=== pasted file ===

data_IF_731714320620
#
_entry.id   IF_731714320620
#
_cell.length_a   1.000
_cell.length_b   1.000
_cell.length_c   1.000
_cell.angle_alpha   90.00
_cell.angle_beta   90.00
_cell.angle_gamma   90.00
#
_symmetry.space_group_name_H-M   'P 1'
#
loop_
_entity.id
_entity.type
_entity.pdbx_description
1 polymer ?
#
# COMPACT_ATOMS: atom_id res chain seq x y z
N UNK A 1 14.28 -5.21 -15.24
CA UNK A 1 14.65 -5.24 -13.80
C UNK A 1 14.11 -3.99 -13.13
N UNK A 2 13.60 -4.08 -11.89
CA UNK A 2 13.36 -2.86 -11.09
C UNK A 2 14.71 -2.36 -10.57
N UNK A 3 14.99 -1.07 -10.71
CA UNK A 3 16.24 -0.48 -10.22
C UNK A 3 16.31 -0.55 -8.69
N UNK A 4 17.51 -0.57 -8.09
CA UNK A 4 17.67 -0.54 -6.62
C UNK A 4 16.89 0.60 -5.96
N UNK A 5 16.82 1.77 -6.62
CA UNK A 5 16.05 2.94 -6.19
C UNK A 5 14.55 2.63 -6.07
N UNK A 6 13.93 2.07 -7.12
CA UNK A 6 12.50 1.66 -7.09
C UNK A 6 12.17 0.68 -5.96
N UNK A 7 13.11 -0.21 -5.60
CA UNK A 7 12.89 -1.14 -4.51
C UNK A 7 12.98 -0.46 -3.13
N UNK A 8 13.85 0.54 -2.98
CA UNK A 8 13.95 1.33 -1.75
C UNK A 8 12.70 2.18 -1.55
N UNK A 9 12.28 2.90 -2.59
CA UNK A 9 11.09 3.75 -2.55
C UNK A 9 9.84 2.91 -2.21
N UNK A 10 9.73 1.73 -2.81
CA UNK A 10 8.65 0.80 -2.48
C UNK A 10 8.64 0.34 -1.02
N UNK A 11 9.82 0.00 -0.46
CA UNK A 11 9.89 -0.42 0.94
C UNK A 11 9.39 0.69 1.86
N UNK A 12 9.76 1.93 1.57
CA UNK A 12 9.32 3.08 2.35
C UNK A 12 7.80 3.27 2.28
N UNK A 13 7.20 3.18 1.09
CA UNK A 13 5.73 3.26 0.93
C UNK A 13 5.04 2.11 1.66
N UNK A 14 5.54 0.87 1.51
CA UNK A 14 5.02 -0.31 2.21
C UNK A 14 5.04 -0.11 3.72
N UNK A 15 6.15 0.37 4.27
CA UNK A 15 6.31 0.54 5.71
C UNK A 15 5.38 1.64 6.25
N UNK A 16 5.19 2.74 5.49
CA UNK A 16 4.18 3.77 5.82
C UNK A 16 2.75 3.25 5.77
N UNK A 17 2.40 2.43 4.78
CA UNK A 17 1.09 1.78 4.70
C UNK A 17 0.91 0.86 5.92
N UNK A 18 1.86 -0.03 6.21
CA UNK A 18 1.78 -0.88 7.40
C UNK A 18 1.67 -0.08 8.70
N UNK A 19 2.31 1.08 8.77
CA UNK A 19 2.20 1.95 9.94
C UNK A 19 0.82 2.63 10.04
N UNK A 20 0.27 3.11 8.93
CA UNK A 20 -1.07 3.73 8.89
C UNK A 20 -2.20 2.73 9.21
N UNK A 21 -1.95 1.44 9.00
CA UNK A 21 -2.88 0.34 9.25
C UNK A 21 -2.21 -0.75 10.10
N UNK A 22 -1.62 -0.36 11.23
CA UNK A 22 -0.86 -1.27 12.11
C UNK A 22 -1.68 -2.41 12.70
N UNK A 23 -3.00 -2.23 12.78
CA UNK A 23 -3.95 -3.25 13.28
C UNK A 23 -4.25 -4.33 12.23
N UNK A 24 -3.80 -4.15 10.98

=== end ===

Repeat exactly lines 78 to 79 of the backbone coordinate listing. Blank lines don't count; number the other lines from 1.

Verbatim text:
N UNK A 20 0.27 3.11 8.93
CA UNK A 20 -1.07 3.73 8.89